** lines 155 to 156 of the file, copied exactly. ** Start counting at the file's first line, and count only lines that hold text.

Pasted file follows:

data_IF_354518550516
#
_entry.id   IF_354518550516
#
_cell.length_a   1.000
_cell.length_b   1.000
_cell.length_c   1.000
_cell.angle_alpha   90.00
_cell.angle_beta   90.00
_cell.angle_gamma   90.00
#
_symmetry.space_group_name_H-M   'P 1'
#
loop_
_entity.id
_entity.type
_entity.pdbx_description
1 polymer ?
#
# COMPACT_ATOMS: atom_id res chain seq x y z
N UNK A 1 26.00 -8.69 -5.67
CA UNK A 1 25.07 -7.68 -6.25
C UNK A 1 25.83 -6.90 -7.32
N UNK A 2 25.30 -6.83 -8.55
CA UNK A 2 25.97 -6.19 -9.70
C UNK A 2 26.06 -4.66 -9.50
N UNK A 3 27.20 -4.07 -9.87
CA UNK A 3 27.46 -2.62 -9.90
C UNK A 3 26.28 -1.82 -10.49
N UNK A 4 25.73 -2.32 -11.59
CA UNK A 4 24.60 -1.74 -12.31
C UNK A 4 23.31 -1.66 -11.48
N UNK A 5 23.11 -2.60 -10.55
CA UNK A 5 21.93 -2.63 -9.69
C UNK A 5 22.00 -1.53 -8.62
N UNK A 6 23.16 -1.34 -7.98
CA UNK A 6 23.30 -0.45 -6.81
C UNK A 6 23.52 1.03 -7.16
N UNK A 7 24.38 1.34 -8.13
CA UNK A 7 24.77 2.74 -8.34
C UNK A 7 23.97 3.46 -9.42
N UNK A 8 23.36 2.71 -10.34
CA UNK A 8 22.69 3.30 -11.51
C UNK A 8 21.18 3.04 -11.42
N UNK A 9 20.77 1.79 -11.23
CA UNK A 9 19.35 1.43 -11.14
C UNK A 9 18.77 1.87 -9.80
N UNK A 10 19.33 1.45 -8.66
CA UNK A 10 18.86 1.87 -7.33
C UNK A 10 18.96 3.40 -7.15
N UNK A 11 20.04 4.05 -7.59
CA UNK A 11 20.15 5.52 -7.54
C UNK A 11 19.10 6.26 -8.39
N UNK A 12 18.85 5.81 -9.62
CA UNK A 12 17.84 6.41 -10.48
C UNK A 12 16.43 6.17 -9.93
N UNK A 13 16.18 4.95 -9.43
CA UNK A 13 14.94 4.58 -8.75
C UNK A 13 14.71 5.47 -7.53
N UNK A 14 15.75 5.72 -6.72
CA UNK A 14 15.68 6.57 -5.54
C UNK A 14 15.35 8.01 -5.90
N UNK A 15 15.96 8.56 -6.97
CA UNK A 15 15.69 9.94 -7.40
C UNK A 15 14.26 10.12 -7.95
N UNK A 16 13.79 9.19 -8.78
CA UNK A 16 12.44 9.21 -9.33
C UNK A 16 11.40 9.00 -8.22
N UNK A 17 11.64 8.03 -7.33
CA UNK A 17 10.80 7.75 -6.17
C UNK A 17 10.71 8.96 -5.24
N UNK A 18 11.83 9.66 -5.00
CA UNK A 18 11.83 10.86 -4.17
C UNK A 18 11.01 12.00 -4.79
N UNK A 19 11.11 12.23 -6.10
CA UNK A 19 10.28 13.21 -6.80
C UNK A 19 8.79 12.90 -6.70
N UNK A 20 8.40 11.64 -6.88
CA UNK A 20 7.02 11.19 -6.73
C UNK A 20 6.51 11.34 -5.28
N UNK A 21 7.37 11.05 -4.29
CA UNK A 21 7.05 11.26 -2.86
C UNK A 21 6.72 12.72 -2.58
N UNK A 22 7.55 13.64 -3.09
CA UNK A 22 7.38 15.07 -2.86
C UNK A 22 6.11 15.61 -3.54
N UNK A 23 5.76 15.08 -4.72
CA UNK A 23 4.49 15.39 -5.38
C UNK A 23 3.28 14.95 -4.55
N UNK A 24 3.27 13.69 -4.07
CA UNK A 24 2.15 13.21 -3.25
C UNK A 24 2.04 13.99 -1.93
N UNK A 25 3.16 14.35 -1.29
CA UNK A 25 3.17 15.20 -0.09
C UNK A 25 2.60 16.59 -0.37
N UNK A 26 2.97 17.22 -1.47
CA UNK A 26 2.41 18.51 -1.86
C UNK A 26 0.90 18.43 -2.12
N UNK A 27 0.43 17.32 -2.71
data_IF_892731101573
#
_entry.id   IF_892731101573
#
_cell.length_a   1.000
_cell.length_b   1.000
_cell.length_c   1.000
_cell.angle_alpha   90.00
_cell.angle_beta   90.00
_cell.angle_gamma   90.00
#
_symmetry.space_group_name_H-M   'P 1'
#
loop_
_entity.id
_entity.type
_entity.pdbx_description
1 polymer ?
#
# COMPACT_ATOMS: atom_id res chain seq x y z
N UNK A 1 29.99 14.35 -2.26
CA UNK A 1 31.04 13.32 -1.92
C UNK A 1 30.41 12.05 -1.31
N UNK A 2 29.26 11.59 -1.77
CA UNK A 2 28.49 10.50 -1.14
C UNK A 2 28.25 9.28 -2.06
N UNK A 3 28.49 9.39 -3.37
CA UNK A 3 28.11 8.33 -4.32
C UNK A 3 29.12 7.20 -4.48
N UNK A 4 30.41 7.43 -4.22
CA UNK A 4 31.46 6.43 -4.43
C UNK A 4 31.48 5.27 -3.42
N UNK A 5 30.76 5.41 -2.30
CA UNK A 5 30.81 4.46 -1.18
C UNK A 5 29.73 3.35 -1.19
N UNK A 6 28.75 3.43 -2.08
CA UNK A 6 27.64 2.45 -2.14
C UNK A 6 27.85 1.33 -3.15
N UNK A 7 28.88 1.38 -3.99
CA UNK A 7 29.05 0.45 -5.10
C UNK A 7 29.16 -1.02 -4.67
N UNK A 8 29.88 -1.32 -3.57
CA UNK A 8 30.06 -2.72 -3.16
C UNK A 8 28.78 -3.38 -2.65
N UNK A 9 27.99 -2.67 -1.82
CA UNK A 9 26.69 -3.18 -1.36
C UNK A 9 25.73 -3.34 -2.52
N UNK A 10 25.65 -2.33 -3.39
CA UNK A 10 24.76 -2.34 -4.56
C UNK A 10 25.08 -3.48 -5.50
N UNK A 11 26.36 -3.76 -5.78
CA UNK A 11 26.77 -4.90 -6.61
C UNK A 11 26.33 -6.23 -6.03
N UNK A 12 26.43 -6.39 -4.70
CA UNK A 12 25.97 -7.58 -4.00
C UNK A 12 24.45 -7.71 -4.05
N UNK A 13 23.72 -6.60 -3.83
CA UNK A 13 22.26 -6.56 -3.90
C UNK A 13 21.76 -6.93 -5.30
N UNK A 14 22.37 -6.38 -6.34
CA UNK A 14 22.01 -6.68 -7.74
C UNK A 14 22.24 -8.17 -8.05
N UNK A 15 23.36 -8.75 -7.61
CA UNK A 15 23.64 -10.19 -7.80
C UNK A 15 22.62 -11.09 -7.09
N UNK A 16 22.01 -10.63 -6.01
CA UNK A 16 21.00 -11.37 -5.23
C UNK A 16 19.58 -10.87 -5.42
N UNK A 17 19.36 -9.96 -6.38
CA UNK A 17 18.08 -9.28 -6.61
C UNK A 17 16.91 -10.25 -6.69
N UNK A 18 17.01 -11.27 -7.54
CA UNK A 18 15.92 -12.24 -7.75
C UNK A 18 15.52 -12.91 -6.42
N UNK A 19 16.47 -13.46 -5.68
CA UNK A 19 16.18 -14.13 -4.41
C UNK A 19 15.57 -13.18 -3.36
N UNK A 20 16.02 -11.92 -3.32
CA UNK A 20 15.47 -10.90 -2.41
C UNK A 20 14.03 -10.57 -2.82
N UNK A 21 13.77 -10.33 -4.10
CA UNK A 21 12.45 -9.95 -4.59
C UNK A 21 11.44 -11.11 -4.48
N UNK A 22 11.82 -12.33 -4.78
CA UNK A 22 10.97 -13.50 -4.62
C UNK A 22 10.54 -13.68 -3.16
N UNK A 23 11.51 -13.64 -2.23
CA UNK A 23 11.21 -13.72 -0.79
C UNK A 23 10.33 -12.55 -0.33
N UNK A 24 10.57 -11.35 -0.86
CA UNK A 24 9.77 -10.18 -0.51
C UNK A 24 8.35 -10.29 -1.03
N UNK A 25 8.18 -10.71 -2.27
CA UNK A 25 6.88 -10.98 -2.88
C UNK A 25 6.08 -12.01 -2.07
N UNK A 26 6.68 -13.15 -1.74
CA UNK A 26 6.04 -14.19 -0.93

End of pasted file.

C UNK A 12 24.45 -7.71 -4.05
N UNK A 13 23.72 -6.60 -3.83